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Elev8 School-Based Health Centers Boost Attendance, Academic Achievement

Last May, a 13-year-old girl walked into Orozco Academy’s new health center in Pilsen, complaining of abdominal pain.

In a typical clinic, the real cause of her pain would likely have gone unnoticed, said her doctor, Elena Lopez. “In a regular clinic, it's, 'Here's a prescription. Goodbye.' ”

Elev8 health-related programming began a couple years ago, even before the construction of the health centers was complete.


But school health centers are designed to address behavioral and emotional issues that affect children's health. As part of her visit, the girl completed a form that included questions about drug and alcohol use, sexual activity and her feelings about home and school.

When a review of her responses revealed a family in crisis, Lopez immediately made a connection to the girl’s ailment and referred her to the center's psychologist. After months of intervention, the girl and her family are doing fine, Lopez reported.

The health center at Orozco is just one of five opened in Chicago last year through Elev8, a national middle school initiative. The centers – built with a grant from The Atlantic Philanthropies and matching local funds – provide much-needed primary care, physicals and immunizations, counseling and psychiatric care in communities where those services are in short supply.

Principals testify
Principals say the quality and convenience of care is already making a difference in the lives of their students.

The health center on-site at Ames Middle in Logan Square enabled Principal Tom Hoffman to convince the mother of a boy with a rare medical condition not to keep him home from school, he said.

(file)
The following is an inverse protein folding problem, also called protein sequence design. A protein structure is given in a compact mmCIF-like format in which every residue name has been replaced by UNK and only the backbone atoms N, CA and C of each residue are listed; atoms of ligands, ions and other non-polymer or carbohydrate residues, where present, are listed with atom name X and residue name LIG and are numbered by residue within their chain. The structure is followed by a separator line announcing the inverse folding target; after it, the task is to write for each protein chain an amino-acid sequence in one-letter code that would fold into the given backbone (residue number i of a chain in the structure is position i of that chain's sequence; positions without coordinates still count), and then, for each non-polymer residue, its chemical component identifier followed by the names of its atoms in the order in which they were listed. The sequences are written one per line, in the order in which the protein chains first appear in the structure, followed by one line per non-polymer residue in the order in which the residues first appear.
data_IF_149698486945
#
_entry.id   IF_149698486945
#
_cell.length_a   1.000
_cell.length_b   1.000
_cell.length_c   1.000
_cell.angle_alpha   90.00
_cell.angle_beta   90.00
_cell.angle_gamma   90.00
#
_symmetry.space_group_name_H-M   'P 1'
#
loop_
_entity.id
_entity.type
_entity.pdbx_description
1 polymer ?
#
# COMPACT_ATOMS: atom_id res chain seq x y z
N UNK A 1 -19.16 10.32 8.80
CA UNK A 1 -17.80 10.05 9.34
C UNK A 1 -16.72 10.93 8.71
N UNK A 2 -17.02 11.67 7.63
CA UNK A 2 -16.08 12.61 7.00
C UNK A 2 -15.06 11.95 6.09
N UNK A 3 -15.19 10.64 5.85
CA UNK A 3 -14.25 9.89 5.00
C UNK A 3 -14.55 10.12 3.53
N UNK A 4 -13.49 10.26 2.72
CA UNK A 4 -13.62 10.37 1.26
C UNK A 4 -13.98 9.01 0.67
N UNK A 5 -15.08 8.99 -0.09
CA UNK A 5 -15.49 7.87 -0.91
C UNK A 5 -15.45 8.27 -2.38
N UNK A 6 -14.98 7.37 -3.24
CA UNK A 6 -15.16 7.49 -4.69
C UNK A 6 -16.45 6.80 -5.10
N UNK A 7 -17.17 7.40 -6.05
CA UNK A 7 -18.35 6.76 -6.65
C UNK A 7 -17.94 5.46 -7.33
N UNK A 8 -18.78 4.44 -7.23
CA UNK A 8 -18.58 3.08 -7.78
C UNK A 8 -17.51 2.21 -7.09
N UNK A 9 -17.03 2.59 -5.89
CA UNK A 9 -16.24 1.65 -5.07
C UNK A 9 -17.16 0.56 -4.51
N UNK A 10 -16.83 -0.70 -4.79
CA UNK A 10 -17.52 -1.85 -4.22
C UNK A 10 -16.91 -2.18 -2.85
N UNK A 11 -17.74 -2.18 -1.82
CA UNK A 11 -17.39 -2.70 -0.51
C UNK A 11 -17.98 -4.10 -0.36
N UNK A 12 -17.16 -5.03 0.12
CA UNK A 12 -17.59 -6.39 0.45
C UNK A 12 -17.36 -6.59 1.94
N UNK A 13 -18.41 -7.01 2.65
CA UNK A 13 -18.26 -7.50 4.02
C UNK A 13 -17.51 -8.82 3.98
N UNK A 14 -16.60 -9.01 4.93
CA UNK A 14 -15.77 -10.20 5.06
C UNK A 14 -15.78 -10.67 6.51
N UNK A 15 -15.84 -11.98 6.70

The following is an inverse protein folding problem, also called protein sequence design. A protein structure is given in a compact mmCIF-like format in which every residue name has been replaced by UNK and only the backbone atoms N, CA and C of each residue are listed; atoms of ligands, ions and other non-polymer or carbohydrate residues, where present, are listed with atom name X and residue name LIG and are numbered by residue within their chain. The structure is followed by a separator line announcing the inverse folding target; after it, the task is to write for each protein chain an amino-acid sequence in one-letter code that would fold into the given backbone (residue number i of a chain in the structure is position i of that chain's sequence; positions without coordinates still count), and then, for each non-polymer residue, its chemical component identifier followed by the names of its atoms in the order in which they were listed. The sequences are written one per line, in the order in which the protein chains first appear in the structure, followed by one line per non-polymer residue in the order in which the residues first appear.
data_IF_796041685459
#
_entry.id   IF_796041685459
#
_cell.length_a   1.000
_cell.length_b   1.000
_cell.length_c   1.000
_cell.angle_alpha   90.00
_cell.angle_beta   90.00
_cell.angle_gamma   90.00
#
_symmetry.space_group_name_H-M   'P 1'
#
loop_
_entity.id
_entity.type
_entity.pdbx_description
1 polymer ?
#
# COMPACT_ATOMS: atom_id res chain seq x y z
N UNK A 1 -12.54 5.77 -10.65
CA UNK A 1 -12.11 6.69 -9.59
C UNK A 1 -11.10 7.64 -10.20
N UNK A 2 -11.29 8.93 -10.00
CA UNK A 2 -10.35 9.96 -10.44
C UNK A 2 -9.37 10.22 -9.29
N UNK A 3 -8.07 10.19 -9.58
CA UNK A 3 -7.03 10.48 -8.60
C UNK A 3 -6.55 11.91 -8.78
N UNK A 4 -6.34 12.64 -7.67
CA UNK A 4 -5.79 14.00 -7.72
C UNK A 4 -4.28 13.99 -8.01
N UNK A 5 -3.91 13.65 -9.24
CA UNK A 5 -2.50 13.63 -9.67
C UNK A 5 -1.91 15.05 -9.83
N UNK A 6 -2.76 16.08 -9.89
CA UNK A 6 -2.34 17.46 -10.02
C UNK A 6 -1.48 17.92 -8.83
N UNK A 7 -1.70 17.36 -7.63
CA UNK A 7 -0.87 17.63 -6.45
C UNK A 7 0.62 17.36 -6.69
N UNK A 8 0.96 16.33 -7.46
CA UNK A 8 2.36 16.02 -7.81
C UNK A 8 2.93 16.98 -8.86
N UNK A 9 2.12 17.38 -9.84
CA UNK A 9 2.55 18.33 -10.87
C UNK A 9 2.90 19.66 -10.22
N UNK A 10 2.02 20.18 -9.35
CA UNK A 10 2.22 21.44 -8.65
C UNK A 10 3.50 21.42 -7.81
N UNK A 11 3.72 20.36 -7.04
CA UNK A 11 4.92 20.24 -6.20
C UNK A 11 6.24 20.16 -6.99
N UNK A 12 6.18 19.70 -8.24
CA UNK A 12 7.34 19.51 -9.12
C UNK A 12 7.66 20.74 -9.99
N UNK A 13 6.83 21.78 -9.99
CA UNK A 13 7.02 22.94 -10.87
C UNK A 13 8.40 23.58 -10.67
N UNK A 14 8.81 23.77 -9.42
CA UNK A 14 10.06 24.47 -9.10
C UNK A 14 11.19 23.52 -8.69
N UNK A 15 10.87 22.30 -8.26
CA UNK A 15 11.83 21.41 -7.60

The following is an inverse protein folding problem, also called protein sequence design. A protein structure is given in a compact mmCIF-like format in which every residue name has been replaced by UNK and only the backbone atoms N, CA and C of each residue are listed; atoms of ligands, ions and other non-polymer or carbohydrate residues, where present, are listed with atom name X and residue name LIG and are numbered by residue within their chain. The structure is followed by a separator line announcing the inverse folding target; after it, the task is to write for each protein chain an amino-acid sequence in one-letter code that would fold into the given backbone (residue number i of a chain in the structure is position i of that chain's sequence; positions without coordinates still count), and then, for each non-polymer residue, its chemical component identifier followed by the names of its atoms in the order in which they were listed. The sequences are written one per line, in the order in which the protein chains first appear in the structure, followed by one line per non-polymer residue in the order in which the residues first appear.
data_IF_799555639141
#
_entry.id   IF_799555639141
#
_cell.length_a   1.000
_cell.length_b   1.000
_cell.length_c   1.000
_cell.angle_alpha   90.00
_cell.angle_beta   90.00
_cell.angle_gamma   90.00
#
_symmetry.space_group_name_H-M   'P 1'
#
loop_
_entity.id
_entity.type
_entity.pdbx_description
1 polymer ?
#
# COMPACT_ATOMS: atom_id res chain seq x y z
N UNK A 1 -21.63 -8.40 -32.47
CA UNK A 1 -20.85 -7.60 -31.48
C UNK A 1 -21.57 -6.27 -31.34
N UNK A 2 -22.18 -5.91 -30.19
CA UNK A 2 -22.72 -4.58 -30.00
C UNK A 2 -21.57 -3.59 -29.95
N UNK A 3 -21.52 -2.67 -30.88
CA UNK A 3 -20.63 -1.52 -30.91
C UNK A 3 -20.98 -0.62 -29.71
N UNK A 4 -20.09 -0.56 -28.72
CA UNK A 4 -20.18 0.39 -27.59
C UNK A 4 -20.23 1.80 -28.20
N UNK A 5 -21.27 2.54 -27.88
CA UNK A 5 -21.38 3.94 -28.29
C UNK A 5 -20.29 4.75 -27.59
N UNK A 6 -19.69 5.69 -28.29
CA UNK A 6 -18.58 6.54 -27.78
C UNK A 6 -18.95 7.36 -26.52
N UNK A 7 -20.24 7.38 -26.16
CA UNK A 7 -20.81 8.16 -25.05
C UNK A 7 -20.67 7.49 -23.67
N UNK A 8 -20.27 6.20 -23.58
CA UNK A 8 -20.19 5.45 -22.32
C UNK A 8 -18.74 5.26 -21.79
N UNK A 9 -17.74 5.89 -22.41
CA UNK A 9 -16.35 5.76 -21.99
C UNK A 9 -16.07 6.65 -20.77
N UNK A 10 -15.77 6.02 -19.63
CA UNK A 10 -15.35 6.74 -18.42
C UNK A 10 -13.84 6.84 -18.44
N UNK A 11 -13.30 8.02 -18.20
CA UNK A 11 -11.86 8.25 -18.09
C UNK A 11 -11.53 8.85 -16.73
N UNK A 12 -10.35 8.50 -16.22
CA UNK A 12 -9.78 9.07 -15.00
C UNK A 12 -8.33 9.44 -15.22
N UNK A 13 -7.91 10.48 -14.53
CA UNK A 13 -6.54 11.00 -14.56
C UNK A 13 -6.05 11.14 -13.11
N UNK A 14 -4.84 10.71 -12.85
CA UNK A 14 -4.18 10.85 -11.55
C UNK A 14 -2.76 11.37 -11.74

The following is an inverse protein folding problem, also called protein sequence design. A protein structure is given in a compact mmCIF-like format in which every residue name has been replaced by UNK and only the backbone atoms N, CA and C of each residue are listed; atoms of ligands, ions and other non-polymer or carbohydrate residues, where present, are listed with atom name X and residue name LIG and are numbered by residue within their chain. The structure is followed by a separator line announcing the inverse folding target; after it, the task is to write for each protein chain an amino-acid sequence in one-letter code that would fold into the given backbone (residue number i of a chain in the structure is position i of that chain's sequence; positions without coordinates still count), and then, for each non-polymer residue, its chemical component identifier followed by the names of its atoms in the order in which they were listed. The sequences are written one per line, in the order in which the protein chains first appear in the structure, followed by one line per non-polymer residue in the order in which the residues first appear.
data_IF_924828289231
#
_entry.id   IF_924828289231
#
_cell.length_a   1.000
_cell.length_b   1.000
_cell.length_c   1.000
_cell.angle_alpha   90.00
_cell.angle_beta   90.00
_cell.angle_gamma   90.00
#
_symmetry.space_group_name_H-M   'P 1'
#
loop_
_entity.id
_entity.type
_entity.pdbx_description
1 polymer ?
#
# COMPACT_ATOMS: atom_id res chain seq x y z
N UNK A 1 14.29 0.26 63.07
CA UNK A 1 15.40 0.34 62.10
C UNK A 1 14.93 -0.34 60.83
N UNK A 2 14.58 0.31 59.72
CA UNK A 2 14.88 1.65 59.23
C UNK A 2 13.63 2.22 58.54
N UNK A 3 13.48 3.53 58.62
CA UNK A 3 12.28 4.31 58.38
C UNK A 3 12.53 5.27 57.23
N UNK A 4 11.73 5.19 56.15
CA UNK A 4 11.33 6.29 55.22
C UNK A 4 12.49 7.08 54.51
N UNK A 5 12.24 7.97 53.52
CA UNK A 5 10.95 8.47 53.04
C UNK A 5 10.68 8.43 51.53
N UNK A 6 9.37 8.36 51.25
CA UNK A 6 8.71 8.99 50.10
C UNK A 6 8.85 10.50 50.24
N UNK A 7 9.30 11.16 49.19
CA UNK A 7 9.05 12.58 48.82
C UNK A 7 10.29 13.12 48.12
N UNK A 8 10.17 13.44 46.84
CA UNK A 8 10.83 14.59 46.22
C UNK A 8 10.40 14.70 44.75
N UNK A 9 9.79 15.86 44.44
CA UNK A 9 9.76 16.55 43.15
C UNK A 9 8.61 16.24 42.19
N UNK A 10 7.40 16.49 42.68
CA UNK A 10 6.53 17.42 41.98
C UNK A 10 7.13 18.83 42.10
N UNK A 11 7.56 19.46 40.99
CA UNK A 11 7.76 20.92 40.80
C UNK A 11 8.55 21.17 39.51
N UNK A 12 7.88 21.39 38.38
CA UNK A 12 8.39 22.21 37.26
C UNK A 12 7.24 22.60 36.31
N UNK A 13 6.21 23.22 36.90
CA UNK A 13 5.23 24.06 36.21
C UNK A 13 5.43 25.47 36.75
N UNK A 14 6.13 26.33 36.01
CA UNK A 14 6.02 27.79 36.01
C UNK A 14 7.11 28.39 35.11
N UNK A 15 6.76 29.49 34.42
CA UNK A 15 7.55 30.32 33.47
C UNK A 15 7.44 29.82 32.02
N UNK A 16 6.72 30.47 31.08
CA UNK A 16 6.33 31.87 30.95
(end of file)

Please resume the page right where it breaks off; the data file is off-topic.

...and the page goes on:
Principal Michael Johnson of Reavis Elementary in North Kenwood said he had just been marveling at the improvement in a sixth-grade boy referred to the health center for anger management counseling.

Orozco's health center has helped to boost students' attendance rate to 97.9 percent in 2009-10, said Principal Coralia Barraza – the highest she's seen in her 17 years at the school. “Students are really taking advantage of the services,” she said.

Students from Perspectives Calumet spread the good word about the Elev8 program during the annual Health Fair on the Block in Auburn Gresham.

Ed Finkel

On-site health care also has increased compliance with state-mandated immunizations and school physicals, principals reported. All five Elev8 schools posted a compliance rate between 91 percent and 95 percent in 2009-10.

By contrast, some Chicago Public Schools had only 70 percent of their students up-to-date on immunizations last year, according to the district.

Part of a movement
Nationally, interest in school-based health centers is growing, noted Divya Mohan Little, project manager of the Illinois Coalition for School Health Centers.

She credits the community schools movement with raising awareness of the roles that children's physical and emotional health play in their academic achievement.

“A student who is healthy and in class is much more likely to graduate than someone who is sick out and out of school,” she said.